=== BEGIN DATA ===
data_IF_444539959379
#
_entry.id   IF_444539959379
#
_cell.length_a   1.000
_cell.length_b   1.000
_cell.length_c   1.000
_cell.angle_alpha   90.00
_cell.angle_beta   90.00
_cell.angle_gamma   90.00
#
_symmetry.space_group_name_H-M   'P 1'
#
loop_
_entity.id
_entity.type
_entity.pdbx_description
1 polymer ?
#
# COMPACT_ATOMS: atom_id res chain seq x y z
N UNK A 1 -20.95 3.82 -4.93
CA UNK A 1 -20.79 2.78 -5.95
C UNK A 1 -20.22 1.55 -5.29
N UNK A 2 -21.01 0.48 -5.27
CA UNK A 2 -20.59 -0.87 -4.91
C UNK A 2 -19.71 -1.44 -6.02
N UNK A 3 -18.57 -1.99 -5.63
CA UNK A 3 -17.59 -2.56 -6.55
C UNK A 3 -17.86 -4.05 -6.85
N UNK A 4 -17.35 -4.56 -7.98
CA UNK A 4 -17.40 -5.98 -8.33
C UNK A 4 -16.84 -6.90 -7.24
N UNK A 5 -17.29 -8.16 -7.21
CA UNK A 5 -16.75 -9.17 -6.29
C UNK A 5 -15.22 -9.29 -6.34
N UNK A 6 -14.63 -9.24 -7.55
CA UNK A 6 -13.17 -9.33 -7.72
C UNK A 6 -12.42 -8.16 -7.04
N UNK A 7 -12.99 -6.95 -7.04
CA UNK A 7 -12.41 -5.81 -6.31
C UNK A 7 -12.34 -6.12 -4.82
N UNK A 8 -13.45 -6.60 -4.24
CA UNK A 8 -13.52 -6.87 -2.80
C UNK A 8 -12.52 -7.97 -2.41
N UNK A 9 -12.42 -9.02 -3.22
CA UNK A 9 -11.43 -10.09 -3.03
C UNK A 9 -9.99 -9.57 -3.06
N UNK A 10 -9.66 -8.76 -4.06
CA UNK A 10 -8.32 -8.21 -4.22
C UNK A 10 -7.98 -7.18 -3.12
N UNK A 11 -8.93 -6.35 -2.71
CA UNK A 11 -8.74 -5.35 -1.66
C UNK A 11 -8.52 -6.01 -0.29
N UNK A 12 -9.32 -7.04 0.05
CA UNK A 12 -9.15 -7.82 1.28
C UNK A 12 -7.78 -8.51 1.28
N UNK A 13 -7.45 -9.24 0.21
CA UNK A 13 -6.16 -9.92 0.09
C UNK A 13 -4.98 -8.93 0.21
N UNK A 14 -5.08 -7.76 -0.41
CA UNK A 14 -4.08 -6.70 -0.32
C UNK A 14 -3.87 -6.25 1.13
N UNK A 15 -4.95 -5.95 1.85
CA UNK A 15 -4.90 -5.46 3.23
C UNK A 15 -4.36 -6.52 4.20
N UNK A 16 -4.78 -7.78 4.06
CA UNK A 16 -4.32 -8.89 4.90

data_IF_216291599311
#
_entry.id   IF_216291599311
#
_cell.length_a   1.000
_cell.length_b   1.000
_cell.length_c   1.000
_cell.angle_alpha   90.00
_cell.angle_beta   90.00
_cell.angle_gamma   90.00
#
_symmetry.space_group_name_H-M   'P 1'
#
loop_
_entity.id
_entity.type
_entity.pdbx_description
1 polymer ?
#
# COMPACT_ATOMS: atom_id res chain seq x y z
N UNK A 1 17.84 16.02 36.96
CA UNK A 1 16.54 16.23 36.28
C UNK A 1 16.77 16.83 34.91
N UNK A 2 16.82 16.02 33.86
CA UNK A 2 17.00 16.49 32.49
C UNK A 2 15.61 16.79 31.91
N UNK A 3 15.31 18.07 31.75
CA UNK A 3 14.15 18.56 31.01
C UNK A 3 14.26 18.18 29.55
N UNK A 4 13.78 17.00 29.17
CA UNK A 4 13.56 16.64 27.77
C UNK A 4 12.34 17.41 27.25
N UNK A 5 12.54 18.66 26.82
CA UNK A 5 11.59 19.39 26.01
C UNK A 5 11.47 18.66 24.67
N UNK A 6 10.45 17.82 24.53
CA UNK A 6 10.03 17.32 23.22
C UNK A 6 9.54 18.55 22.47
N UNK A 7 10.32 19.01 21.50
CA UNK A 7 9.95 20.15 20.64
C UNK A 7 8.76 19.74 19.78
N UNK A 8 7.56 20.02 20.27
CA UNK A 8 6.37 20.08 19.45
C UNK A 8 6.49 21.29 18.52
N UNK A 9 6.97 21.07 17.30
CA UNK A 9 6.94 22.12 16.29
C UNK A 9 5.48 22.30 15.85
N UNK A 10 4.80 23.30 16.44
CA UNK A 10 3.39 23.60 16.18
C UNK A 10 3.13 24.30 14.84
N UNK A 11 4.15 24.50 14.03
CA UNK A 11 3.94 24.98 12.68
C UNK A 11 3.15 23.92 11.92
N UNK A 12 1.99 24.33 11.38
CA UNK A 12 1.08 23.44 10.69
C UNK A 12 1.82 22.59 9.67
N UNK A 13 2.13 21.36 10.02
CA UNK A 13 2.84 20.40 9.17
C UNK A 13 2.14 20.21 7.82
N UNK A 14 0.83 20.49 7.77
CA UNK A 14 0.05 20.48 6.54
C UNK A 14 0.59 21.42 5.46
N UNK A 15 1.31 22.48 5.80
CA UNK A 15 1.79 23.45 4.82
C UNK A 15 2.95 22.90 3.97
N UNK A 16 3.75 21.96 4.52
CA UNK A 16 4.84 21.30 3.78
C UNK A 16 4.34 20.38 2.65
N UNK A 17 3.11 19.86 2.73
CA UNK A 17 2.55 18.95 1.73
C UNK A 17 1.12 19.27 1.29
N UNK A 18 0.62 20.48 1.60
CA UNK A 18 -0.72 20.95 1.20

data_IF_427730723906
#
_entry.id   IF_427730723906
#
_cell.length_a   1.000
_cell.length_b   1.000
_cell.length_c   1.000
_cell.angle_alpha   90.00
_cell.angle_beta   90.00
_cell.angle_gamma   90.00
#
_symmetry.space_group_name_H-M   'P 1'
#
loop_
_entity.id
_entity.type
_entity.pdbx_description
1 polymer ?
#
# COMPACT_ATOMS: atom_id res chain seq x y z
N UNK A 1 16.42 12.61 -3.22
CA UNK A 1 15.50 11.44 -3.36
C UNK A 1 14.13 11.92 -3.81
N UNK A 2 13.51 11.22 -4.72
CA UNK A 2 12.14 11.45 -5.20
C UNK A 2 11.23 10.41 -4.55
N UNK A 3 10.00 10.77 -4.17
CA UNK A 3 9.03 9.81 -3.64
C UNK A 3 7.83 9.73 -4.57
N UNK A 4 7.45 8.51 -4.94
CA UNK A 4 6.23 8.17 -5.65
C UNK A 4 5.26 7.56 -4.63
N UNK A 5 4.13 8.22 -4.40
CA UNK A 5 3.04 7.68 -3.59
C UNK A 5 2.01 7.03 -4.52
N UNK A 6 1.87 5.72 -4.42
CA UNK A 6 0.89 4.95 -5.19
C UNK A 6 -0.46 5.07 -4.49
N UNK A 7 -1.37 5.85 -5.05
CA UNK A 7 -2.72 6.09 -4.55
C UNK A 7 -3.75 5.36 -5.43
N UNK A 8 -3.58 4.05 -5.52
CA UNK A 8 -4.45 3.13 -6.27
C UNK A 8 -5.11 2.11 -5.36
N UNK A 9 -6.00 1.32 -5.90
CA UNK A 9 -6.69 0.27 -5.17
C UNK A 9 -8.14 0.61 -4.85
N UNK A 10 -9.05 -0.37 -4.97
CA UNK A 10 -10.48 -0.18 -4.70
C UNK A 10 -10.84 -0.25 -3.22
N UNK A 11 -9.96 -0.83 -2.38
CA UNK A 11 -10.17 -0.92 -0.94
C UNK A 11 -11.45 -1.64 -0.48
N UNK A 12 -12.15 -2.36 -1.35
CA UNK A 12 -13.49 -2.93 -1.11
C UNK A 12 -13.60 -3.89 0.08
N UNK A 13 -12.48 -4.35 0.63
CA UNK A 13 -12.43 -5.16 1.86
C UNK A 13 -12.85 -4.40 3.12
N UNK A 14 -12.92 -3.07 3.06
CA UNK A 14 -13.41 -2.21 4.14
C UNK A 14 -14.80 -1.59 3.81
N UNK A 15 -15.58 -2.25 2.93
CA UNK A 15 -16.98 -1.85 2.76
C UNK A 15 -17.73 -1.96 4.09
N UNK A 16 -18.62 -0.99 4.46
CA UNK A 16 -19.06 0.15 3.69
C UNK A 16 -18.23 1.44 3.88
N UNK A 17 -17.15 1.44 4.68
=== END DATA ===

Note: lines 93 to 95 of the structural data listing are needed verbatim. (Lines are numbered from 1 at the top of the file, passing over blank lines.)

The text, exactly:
C UNK A 2 15.61 16.79 31.91
N UNK A 3 15.31 18.07 31.75
CA UNK A 3 14.15 18.56 31.01